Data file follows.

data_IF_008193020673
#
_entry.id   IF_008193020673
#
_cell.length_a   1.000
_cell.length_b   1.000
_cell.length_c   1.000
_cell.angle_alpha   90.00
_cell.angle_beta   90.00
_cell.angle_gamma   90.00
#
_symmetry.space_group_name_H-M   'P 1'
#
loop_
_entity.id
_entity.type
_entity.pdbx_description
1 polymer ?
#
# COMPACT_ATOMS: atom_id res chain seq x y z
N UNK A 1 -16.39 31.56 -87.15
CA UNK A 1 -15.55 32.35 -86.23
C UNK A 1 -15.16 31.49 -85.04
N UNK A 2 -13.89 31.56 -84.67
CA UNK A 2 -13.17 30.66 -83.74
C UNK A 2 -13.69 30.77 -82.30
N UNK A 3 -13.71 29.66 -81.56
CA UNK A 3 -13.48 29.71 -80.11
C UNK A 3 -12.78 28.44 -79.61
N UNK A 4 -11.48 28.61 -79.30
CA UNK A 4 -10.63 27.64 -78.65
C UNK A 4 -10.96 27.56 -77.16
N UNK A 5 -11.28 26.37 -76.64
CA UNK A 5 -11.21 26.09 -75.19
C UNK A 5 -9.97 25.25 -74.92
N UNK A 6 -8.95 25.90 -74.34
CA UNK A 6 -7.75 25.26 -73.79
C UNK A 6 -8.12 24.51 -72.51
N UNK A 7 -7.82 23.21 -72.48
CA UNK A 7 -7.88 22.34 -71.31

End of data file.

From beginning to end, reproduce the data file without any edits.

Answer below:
data_IF_008193020673
#
_entry.id   IF_008193020673
#
_cell.length_a   1.000
_cell.length_b   1.000
_cell.length_c   1.000
_cell.angle_alpha   90.00
_cell.angle_beta   90.00
_cell.angle_gamma   90.00
#
_symmetry.space_group_name_H-M   'P 1'
#
loop_
_entity.id
_entity.type
_entity.pdbx_description
1 polymer ?
#
# COMPACT_ATOMS: atom_id res chain seq x y z
N UNK A 1 -16.39 31.56 -87.15
CA UNK A 1 -15.55 32.35 -86.23
C UNK A 1 -15.16 31.49 -85.04
N UNK A 2 -13.89 31.56 -84.67
CA UNK A 2 -13.17 30.66 -83.74
C UNK A 2 -13.69 30.77 -82.30
N UNK A 3 -13.71 29.66 -81.56
CA UNK A 3 -13.48 29.71 -80.11
C UNK A 3 -12.78 28.44 -79.61
N UNK A 4 -11.48 28.61 -79.30
CA UNK A 4 -10.63 27.64 -78.65
C UNK A 4 -10.96 27.56 -77.16
N UNK A 5 -11.28 26.37 -76.64
CA UNK A 5 -11.21 26.09 -75.19
C UNK A 5 -9.97 25.25 -74.92
N UNK A 6 -8.95 25.90 -74.34
CA UNK A 6 -7.75 25.26 -73.79
C UNK A 6 -8.12 24.51 -72.51
N UNK A 7 -7.82 23.21 -72.48
CA UNK A 7 -7.88 22.34 -71.31